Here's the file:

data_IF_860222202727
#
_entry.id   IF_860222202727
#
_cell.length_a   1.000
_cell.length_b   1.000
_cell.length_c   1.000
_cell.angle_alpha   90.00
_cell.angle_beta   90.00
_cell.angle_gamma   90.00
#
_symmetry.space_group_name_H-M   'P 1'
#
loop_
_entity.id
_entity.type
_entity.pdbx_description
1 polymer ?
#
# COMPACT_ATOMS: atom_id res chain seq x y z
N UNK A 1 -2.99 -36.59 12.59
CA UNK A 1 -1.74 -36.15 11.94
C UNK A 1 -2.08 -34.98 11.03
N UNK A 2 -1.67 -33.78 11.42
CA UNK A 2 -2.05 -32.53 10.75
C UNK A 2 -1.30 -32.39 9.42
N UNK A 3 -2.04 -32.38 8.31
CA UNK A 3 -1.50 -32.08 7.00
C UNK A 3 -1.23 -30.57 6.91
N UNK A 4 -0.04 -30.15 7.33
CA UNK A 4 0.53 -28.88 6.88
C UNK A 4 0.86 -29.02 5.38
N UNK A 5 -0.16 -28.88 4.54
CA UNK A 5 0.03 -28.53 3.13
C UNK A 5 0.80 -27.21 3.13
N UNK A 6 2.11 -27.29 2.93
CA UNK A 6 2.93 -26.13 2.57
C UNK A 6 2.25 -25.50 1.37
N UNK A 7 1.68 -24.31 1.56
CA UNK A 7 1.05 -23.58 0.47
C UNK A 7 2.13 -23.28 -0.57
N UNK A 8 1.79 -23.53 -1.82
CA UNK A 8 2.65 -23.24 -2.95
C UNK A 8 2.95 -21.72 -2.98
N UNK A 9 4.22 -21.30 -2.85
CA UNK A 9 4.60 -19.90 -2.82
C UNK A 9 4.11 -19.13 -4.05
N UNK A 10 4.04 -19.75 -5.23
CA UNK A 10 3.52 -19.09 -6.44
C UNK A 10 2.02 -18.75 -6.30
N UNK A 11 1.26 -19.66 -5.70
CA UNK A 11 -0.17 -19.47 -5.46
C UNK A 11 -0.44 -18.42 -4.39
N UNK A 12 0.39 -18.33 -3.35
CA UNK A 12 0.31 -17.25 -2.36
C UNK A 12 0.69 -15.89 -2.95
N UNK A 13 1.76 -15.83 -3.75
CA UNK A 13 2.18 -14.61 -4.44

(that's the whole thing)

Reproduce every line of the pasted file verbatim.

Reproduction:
data_IF_860222202727
#
_entry.id   IF_860222202727
#
_cell.length_a   1.000
_cell.length_b   1.000
_cell.length_c   1.000
_cell.angle_alpha   90.00
_cell.angle_beta   90.00
_cell.angle_gamma   90.00
#
_symmetry.space_group_name_H-M   'P 1'
#
loop_
_entity.id
_entity.type
_entity.pdbx_description
1 polymer ?
#
# COMPACT_ATOMS: atom_id res chain seq x y z
N UNK A 1 -2.99 -36.59 12.59
CA UNK A 1 -1.74 -36.15 11.94
C UNK A 1 -2.08 -34.98 11.03
N UNK A 2 -1.67 -33.78 11.42
CA UNK A 2 -2.05 -32.53 10.75
C UNK A 2 -1.30 -32.39 9.42
N UNK A 3 -2.04 -32.38 8.31
CA UNK A 3 -1.50 -32.08 7.00
C UNK A 3 -1.23 -30.57 6.91
N UNK A 4 -0.04 -30.15 7.33
CA UNK A 4 0.53 -28.88 6.88
C UNK A 4 0.86 -29.02 5.38
N UNK A 5 -0.16 -28.88 4.54
CA UNK A 5 0.03 -28.53 3.13
C UNK A 5 0.80 -27.21 3.13
N UNK A 6 2.11 -27.29 2.93
CA UNK A 6 2.93 -26.13 2.57
C UNK A 6 2.25 -25.50 1.37
N UNK A 7 1.68 -24.31 1.56
CA UNK A 7 1.05 -23.58 0.47
C UNK A 7 2.13 -23.28 -0.57
N UNK A 8 1.79 -23.53 -1.82
CA UNK A 8 2.65 -23.24 -2.95
C UNK A 8 2.95 -21.72 -2.98
N UNK A 9 4.22 -21.30 -2.85
CA UNK A 9 4.60 -19.90 -2.82
C UNK A 9 4.11 -19.13 -4.05
N UNK A 10 4.04 -19.75 -5.23
CA UNK A 10 3.52 -19.09 -6.44
C UNK A 10 2.02 -18.75 -6.30
N UNK A 11 1.26 -19.66 -5.70
CA UNK A 11 -0.17 -19.47 -5.46
C UNK A 11 -0.44 -18.42 -4.39
N UNK A 12 0.39 -18.33 -3.35
CA UNK A 12 0.31 -17.25 -2.36
C UNK A 12 0.69 -15.89 -2.95
N UNK A 13 1.76 -15.83 -3.75
CA UNK A 13 2.18 -14.61 -4.44